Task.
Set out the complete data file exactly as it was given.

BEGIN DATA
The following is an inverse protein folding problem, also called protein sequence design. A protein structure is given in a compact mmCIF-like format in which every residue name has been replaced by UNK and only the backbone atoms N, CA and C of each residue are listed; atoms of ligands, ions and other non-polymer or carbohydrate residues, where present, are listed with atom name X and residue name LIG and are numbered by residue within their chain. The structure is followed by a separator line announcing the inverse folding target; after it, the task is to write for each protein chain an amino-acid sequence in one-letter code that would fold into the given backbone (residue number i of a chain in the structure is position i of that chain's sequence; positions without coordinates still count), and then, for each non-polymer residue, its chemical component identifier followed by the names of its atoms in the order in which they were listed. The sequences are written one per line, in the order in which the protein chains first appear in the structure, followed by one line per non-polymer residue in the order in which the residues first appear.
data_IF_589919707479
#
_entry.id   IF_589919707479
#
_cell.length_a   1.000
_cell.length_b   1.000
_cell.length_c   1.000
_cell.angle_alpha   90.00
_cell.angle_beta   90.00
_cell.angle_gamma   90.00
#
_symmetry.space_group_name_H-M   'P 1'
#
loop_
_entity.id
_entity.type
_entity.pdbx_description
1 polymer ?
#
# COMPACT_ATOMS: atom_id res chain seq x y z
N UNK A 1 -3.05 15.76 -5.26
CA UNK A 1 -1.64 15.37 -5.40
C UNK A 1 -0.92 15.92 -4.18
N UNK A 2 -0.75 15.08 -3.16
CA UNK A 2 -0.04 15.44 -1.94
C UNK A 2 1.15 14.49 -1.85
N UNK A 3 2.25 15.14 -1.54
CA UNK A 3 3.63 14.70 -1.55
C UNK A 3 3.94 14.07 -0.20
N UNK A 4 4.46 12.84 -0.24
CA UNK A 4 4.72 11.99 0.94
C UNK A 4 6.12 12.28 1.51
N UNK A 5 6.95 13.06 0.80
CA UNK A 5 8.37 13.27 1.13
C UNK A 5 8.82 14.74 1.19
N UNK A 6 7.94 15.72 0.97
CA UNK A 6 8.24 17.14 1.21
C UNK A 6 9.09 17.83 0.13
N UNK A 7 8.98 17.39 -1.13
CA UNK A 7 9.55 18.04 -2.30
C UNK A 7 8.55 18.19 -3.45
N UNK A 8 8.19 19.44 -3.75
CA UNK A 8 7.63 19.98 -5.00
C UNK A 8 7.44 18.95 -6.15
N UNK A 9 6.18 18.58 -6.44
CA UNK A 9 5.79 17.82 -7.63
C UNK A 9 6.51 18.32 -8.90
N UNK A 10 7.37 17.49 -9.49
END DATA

The following is an inverse protein folding problem, also called protein sequence design. A protein structure is given in a compact mmCIF-like format in which every residue name has been replaced by UNK and only the backbone atoms N, CA and C of each residue are listed; atoms of ligands, ions and other non-polymer or carbohydrate residues, where present, are listed with atom name X and residue name LIG and are numbered by residue within their chain. The structure is followed by a separator line announcing the inverse folding target; after it, the task is to write for each protein chain an amino-acid sequence in one-letter code that would fold into the given backbone (residue number i of a chain in the structure is position i of that chain's sequence; positions without coordinates still count), and then, for each non-polymer residue, its chemical component identifier followed by the names of its atoms in the order in which they were listed. The sequences are written one per line, in the order in which the protein chains first appear in the structure, followed by one line per non-polymer residue in the order in which the residues first appear.
data_IF_589919707479
#
_entry.id   IF_589919707479
#
_cell.length_a   1.000
_cell.length_b   1.000
_cell.length_c   1.000
_cell.angle_alpha   90.00
_cell.angle_beta   90.00
_cell.angle_gamma   90.00
#
_symmetry.space_group_name_H-M   'P 1'
#
loop_
_entity.id
_entity.type
_entity.pdbx_description
1 polymer ?
#
# COMPACT_ATOMS: atom_id res chain seq x y z
N UNK A 1 -3.05 15.76 -5.26
CA UNK A 1 -1.64 15.37 -5.40
C UNK A 1 -0.92 15.92 -4.18
N UNK A 2 -0.75 15.08 -3.16
CA UNK A 2 -0.04 15.44 -1.94
C UNK A 2 1.15 14.49 -1.85
N UNK A 3 2.25 15.14 -1.54
CA UNK A 3 3.63 14.70 -1.55
C UNK A 3 3.94 14.07 -0.20
N UNK A 4 4.46 12.84 -0.24
CA UNK A 4 4.72 11.99 0.94
C UNK A 4 6.12 12.28 1.51
N UNK A 5 6.95 13.06 0.80
CA UNK A 5 8.37 13.27 1.13
C UNK A 5 8.82 14.74 1.19
N UNK A 6 7.94 15.72 0.97
CA UNK A 6 8.24 17.14 1.21
C UNK A 6 9.09 17.83 0.13
N UNK A 7 8.98 17.39 -1.13
CA UNK A 7 9.55 18.04 -2.30
C UNK A 7 8.55 18.19 -3.45
N UNK A 8 8.19 19.44 -3.75
CA UNK A 8 7.63 19.98 -5.00
C UNK A 8 7.44 18.95 -6.15
N UNK A 9 6.18 18.58 -6.44
CA UNK A 9 5.79 17.82 -7.63
C UNK A 9 6.51 18.32 -8.90
N UNK A 10 7.37 17.49 -9.49